Tuesday, January 19, 2016

We're headed for a Hell of Our own Making according to Hawking

“We are not going to stop making progress, or reverse it, so we have to recognize the dangers and control them,” cosmologist and best-selling author Stephen Hawking says. “I’m an optimist, and I believe we can.”

Humanity is at risk from a series of dangers of our own making, according to Professor Stephen Hawking. Nuclear war, global warming and genetically-engineered viruses are among the scenarios he singles out. And he says that further progress in science and technology will create "new ways things can go wrong".  Hawking says that mankind could be wiped out by our own creations within the next 100 years. 
Prof Hawking is giving this year's Reith Lectures, which explore research into black holes, and his warning came in answer to audience questions. He says that assuming humanity eventually establishes colonies on other worlds, it will be able to survive.
"Although the chance of a disaster to planet Earth in a given year may be quite low, it adds up over time, and becomes a near certainty in the next thousand or ten thousand years.
"By that time we should have spread out into space, and to other stars, so a disaster on Earth would not mean the end of the human race.
"However, we will not establish self-sustaining colonies in space for at least the next hundred years, so we have to be very careful in this period."
It is ironic that such a prominent figure in science identifies scientific progress itself as the major source of new threats. On previous occasions, he has highlighted the potential risks of artificial intelligence (AI) becoming powerful enough to cause the extinction of the human race. But he insists that ways will be found to cope.
"We are not going to stop making progress, or reverse it, so we have to recognize the dangers and control them. I'm an optimist, and I believe we can."
Asked for advice for young scientists, Prof Hawking said they should retain a sense of wonder about "our vast and complex" Universe.
"From my own perspective, it has been a glorious time to be alive and doing research in theoretical physics. There is nothing like the Eureka moment of discovering something that no one knew before."
But he also said that future generations of researchers should be aware of how scientific and technological progress is changing the world, and to help the wider public understand it.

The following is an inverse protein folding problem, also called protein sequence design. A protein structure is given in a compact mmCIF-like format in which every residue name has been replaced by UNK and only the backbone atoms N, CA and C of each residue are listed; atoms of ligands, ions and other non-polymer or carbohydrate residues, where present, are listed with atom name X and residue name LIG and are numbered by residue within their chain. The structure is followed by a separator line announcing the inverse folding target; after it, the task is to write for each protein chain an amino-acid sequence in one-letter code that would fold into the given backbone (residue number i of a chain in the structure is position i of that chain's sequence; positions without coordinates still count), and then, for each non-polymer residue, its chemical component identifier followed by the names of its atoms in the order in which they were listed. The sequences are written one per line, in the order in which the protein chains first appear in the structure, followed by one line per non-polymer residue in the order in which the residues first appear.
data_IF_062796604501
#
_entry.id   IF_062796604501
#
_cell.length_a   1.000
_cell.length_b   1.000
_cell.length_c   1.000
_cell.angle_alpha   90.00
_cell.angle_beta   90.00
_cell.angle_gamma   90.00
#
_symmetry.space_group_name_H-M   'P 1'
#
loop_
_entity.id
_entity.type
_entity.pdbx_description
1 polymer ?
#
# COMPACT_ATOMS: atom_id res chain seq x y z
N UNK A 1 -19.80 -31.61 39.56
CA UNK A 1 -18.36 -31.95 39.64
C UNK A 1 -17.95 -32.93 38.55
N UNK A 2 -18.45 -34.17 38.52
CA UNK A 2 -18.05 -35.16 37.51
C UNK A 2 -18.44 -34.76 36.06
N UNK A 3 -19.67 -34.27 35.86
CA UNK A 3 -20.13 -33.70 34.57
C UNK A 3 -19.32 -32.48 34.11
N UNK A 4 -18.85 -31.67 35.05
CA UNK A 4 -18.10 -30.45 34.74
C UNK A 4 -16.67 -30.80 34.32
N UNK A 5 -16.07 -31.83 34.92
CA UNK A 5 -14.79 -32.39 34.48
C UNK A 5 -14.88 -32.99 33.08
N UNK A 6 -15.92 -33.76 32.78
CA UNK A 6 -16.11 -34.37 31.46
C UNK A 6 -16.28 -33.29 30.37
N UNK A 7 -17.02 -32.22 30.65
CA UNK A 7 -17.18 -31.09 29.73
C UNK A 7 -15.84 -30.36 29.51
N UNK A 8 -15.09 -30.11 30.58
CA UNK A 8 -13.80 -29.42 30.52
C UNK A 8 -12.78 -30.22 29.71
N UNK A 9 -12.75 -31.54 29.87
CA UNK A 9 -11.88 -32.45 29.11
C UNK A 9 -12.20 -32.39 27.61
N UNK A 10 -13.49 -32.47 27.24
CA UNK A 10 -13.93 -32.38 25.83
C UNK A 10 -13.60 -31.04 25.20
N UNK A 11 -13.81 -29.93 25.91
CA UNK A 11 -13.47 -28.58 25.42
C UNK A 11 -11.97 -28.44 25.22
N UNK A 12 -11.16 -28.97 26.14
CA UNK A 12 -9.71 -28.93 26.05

Artist's concept Nasa/JPL-Caltech  
Prof Hawking thinks we will eventually establish colonies in space, but not for another few hundred years
"It's important to ensure that these changes are heading in the right directions. In a democratic society, this means that everyone needs to have a basic understanding of science to make informed decisions about the future."
"So communicate plainly what you are trying to do in science, and who knows, you might even end up understanding it yourself."
Since his diagnosis with motor neurone disease, Prof Hawking's determination to overcome the immense physical challenges of his disability has been a source of worldwide admiration and fascination.
His daughter Lucy, a journalist and writer, who has co-written children's science books with Prof Hawking, was asked to explain his drive.
"I think he's enormously stubborn and has a very enviable wish to keep going and the ability to summon all his reserves, all his energy, all his mental focus and press them all into that goal of keeping going," she said.
"But not just to keep going for the purposes of survival, but to transcend this by producing extraordinary work, writing books, giving lectures, inspiring other people with neurodegenerative and other disabilities, and being a family man, a friend and a colleague to so many people and keeping up with friends across the world."

Professor Hawking makes a valid argument. Since the start of the industrial revolution, we've developed the means to plunder all the worldly resources and drive almost 50% of wildlife species to extinction. For the last 200 years, human beings have drilled for oil, extracted minerals, deforested our lands and depleted the oceans of fish. And in the wake of all that activity we left enough pollution to destroy the ozone layer and created enough carbon dioxide to change the climate of our planet. That's not much of an historic record for the human race.
What we have exploited in the last 200 years is more than our ancestors used for the last 5000 years. Something is going to give, maybe within our lifetime, from the pollution, violent weather or other natural disasters.
We also have to worry about the technological revolution that has been taking place since the advent of computers. When you see people get mindlessly addicted to their smartphones, video games, social media and internet porn, you have to wonder if we are not being brainwashed into not thinking for ourselves. Mindless serfs, slaves to the 3C's(communication, computers (AI), consumer electronic devices).  Perhaps the human race will end when it gets sucked into a gigantic matrix and becomes part of the machines. We will be so conditioned to it by then, the robots will take over without firing a single laser. Think that's a pretty extreme prognostication? Maybe not so much. Someone already thought of it. Ask Keanu Reeves.

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